18. Cynthia says:

    Hi Steph, This is a great blog, it convinced my partner in a way I was not able to….so thank you! We are will be in Ethiopia from 5 – 20Jun but would like to take in Harar in that time and your 2 week suggested itinerary sounnds great. We are also happy to fly where possible to save on journey time and would appreciate any suggestions you may have given the time of year and time we have there. Cheers, Cynthia

    • Steph says:

      Wow Cynthia this is such wonderful feedback to receive, thank you so much! Delighted to hear I’ve helped propel your Ethiopian adventure forward and you are going to have time for Harar too – nice one! Honestly, the best advice I can give at this stage is to check out all the posts on Ethiopia I have written, as almost everything I know is included in them (I think there’s around 15-18 articles at this stage). Otherwise, please drop me a line – [email protected] – if you’ve got any more specific questions you need help with. Best, Steph 🙂

  19. Jennie Toale says:

    Hi Steph….I just read your two articles on Ethiopia and you have definitely made me excited to see some of what you have seen. I have to be in Victoria Falls on October 25th so I was thinking of going to Ethiopia before then (although I could also hit it up after my trip to V Falls ends on the 31st). Anyhow….after reading all your notes, I think I am most interested in the Omo Valley but would also love to see the Danakil Depression. Is it possible to do both (yes, I know flights would have to be included) in a 10 day or less period? Any advice you could share would be so appreciated. Oh – by the way, I see you are originally from Jersey. Guess what? I am headed there in a week and a half and I can’t wait.

    • Steph says:

      Ha ha no way, can’t believe you are going to Jersey first up! That’s brilliant – hope you enjoy “the rock” as we call it!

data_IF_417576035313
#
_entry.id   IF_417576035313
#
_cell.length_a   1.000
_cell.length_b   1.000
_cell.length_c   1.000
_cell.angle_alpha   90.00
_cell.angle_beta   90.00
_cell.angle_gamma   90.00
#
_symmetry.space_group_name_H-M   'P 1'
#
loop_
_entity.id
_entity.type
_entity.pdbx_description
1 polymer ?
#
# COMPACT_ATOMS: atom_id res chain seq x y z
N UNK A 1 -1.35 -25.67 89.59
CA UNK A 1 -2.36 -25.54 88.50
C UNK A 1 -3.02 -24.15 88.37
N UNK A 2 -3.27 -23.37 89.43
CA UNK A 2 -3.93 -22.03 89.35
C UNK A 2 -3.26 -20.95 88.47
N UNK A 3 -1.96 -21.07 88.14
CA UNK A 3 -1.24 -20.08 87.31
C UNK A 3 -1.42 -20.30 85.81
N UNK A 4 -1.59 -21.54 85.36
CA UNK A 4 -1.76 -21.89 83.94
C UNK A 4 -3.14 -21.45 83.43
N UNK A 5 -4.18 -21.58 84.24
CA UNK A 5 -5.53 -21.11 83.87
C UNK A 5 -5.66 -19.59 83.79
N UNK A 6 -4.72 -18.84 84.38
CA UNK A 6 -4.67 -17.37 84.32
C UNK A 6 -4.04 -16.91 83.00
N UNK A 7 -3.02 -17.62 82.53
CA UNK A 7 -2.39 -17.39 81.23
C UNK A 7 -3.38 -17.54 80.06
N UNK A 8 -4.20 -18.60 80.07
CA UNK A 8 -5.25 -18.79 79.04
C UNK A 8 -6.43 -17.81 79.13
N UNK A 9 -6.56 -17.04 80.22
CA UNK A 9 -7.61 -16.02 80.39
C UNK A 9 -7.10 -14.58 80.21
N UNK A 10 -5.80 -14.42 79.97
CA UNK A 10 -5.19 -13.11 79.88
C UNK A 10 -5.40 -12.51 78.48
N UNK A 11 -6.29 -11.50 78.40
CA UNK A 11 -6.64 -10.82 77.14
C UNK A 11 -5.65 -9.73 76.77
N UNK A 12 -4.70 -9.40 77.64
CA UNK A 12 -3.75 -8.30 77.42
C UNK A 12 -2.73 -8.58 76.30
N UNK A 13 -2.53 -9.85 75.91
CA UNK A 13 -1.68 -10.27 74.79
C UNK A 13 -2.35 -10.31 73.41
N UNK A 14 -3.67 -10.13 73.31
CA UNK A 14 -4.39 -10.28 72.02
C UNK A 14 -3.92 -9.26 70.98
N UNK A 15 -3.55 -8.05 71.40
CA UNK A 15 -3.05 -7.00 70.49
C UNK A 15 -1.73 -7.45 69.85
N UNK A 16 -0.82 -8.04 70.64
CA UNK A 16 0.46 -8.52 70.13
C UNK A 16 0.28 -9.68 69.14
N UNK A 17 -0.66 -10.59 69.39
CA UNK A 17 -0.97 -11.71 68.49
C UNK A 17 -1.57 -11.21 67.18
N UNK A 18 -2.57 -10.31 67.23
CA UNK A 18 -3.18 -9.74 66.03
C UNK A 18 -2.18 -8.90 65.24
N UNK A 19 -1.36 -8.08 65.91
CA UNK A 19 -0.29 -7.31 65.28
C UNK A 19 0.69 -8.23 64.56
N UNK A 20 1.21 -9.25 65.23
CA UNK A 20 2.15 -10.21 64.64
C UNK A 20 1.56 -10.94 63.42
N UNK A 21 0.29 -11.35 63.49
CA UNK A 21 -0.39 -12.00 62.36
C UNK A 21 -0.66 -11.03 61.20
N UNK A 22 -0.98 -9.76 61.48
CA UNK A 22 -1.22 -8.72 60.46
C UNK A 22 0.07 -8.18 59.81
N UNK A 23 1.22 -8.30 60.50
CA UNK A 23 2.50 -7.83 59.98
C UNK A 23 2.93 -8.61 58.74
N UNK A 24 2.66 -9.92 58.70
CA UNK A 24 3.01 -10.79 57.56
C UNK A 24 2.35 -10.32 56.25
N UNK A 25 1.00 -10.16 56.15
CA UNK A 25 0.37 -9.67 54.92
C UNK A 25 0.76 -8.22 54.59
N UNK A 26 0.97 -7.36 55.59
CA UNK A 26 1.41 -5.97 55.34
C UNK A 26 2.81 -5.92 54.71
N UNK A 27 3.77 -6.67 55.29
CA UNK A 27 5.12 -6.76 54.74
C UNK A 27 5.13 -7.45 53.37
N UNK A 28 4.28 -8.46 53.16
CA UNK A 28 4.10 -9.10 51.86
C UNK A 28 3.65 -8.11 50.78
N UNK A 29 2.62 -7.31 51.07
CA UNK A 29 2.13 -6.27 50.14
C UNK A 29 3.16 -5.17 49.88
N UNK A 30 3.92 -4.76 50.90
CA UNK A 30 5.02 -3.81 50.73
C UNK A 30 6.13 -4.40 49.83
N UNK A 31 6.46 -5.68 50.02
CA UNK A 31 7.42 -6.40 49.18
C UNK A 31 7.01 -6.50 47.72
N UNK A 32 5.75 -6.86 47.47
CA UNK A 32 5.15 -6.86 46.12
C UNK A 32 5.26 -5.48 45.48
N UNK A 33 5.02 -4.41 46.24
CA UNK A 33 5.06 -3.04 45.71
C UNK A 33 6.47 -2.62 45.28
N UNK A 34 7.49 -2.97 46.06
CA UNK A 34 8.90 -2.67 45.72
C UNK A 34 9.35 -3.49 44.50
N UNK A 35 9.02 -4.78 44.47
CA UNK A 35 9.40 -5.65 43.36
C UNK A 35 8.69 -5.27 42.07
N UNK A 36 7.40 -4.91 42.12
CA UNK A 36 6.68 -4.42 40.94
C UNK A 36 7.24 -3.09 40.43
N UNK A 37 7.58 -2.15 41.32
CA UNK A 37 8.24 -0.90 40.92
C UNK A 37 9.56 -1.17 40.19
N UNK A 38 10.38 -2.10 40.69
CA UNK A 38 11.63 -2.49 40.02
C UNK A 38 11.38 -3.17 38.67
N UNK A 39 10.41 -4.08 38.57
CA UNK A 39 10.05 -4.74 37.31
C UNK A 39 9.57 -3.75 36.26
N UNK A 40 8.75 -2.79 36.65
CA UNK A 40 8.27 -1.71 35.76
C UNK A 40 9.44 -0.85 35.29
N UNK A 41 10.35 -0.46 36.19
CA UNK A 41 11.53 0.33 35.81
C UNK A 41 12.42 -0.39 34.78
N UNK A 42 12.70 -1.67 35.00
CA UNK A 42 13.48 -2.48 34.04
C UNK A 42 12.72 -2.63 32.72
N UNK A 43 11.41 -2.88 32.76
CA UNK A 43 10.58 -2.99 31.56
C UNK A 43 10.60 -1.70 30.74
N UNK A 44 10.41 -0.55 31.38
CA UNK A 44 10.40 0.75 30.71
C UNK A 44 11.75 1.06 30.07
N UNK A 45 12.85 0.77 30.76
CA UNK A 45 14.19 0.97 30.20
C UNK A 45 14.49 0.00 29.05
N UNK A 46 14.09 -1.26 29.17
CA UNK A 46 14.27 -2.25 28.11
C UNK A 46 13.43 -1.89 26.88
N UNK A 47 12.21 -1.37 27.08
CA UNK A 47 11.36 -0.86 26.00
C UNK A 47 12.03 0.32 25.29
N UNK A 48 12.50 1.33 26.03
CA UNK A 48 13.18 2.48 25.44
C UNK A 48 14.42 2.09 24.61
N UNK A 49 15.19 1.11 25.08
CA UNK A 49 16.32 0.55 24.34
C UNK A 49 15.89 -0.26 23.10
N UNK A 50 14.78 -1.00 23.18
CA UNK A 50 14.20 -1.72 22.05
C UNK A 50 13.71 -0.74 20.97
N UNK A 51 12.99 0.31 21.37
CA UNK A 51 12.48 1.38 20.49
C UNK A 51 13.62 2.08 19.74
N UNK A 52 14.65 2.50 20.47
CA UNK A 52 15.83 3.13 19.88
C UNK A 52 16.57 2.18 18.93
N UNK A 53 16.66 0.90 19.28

Now, back to Ethiopia! Thanks for the kind words about the blog and excited to hear you’re travelling to one of my fav countries soon. October is a great month to visit there – just start of the high season – weather drying out and warming up – good choice!

      Yes you could experience both the Omo Valley and Danakil in 10 tight days as follows:
      Day 1: Fly Addis
      Day 2-5: Omo Valley (Fly to either Arba Minch or Jinka from Addis)
      Day 6-9: Danakil Depression, accessed from Makele (fly back to Addis from either Arba Minch or Jinka and then connect to Makele)
      Day 10: Return Addis

      Just remember to get the international flight with Ethiopian Airlines into Addis so you can access the local rate for the domestic flights (up to 2/3rds cheaper!). Also save by booking domestic flights online or through Ethiopian Airlines app.

      Hope this helps 🙂

  20. Sam says:

    Hey! What is the driving like in general in Ethiopia, but particularly between Bahir Dar and Gondar? My mum is very scared of heights and hates hair raising cliffs etc. The roads look very mountainous, but I’m not sure?

    • Steph says:

      Hi Sam, between Bahar Dar and Gonder the road is not too mountainous, but this is Ethiopia so the roads can be in bad condition and the driving is definitely hair-raising if you go by public minivan!

  21. Tina says:

    Hi Steph, thanks for such great posts and useful information! Ethiopia is on my bucket list (I LOVE Ethiopian food!); my husband and I are thinking about going there in late December/early January for about 2 weeks. We have a little boy who would be about 5.5 years at that time; do you think it’s manageable with such a young child? Is the culture generally accepting of kids at restaurants and sites? Thanks in advance!

    • Steph says:

      Hi Tina, thanks for your comments and delighted you’re finding the Ethiopia content useful! I love the food too!

      In terms of travelling with a young child, you’ll obviously want to bear in mind, Ethiopia is an economically disadvantaged African country, where travel can be a bit wild to say the least! Ethiopia is a very child-friendly culture, in that they love kids, but obviously local people (outside of Addis) do not really eat in restaurants with kids in that way we would in the west. This would only be for tourists and there are not many children travelling in Ethiopia it must be said.